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Jay Richards: New evangelical statement on AI avoids major pitfalls

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Jay Wesley Richards
Jay Wesley Richards

Including irrelevance:

For a Christian statement on AI, this approach is exactly right. Far too much of the public conversation about artificial intelligence proceeds as if we can and should suspend our judgment about human beings. But what sense does it make to talk about artificial intelligence unless we grasp what it means to be intelligent in the first place? …

Although the Statement nowhere distinguishes between “weak” and “strong” AI, the signers are clearly (and rightly) skeptical that computers can become conscious moral agents. Article 3, for instance, says that “technology is incapable of possessing the capacity for moral agency or responsibility.” …

I wondered why the document was released just now, so I asked Mark Tooley why he signed it. “AI is strong and will become a stronger factor in human life for all civilization, so Christians must address it in their social witness,” he told me. “If the church doesn’t offer ethical guidelines, who will? The most pressing issue is maintaining the unique God-ordained value of the human person. Many will inevitably exploit AI to diminish the sacredness of human life and will stress intelligence and capability as defining values versus the divine image on each man and woman. The challenges of AI offer an opportunity for Christians to emphasize what makes persons unique and irreplaceable in creation.” Jay Richards, “New Evangelical Statement on AI is Balanced and Well-Informed” at Mind Matters News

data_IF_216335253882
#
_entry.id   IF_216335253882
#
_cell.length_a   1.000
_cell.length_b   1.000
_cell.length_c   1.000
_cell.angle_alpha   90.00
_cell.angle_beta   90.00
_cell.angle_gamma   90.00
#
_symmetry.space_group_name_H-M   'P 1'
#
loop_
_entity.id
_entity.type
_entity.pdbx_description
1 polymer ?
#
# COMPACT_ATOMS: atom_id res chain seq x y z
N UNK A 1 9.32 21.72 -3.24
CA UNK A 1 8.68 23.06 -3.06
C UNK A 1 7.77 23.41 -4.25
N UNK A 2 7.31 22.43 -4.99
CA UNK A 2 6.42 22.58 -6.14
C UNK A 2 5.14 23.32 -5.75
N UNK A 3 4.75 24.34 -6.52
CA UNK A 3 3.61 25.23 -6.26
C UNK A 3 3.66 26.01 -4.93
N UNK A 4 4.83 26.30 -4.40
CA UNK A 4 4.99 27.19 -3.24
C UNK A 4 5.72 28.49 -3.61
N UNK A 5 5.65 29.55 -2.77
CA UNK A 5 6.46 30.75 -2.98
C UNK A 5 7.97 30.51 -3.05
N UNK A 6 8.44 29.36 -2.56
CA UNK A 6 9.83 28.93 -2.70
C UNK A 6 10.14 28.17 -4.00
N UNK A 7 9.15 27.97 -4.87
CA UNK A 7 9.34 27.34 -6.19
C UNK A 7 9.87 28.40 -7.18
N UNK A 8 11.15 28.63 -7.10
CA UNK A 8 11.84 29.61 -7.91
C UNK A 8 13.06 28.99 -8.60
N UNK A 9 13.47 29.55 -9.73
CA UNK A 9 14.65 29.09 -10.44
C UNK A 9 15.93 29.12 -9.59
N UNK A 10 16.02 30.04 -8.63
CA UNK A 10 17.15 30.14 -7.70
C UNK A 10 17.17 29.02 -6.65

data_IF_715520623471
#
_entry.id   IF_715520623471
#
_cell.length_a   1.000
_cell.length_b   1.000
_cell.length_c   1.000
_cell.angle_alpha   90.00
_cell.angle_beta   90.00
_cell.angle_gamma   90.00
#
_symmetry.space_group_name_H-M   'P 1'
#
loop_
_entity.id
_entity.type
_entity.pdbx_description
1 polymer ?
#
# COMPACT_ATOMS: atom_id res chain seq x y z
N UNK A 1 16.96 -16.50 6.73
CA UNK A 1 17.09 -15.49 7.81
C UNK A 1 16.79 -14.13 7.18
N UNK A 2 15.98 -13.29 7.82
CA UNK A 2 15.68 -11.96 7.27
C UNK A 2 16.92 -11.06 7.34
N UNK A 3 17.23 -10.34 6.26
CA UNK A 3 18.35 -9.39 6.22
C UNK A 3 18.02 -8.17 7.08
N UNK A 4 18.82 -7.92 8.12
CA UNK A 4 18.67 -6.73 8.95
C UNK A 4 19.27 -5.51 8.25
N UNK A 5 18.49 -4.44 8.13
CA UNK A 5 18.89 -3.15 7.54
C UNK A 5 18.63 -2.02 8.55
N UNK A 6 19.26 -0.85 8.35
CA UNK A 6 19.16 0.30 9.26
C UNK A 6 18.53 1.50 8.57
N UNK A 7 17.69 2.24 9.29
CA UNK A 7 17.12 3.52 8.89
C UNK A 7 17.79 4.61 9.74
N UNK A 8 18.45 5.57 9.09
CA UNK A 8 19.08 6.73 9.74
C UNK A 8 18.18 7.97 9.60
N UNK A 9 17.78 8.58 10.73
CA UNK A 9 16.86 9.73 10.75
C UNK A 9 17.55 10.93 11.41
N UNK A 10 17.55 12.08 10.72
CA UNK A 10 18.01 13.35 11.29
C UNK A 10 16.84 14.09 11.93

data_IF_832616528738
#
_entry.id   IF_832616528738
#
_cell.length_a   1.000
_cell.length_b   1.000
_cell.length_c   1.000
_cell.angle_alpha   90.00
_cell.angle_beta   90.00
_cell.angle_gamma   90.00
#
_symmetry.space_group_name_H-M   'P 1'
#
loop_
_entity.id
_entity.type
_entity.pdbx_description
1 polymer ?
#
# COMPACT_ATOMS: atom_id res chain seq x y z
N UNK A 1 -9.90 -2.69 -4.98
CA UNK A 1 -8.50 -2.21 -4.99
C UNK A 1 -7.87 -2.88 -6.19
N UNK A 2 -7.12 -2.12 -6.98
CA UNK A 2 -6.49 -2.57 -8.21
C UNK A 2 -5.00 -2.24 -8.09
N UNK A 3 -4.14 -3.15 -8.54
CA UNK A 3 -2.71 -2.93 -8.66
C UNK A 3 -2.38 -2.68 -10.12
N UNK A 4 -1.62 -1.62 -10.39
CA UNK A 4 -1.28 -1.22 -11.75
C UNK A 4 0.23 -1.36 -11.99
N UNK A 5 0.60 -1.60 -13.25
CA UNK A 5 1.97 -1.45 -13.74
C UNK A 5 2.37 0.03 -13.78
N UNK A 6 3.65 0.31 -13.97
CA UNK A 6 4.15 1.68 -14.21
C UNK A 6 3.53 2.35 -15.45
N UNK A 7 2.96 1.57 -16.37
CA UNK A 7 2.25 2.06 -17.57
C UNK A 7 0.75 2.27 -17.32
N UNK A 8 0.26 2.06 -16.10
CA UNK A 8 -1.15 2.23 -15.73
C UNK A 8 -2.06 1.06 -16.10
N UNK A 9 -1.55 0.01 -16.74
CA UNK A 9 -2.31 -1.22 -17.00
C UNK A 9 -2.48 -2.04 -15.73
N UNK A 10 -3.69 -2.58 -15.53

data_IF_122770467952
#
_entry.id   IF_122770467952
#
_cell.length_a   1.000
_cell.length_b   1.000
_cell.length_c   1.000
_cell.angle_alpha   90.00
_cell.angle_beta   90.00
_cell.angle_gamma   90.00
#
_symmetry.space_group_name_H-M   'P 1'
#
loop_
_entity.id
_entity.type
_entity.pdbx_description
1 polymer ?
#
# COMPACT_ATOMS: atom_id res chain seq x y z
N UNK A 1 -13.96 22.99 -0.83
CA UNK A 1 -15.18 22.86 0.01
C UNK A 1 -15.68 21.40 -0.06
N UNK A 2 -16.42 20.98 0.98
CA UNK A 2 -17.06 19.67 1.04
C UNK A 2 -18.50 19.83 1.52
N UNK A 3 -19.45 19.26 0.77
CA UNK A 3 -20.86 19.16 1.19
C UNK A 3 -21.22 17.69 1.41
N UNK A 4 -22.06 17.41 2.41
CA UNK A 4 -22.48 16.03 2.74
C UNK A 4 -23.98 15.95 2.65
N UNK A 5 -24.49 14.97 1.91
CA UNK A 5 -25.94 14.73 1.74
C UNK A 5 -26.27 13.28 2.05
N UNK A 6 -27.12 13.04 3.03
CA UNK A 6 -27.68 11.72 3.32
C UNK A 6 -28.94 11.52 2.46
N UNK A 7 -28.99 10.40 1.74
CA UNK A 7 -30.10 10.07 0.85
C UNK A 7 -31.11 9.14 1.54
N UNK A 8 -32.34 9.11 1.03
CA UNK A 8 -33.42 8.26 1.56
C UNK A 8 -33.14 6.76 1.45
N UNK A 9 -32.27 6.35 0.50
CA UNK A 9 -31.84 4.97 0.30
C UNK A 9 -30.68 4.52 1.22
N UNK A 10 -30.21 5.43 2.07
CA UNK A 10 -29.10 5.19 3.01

See also: Jay Richards: In an information economy, the human person will be at the very center

Note: Jay Richards is also author with Guillermo Gonzalez of The Privileged Planet, abut fine-tuning of Earth and the universe.

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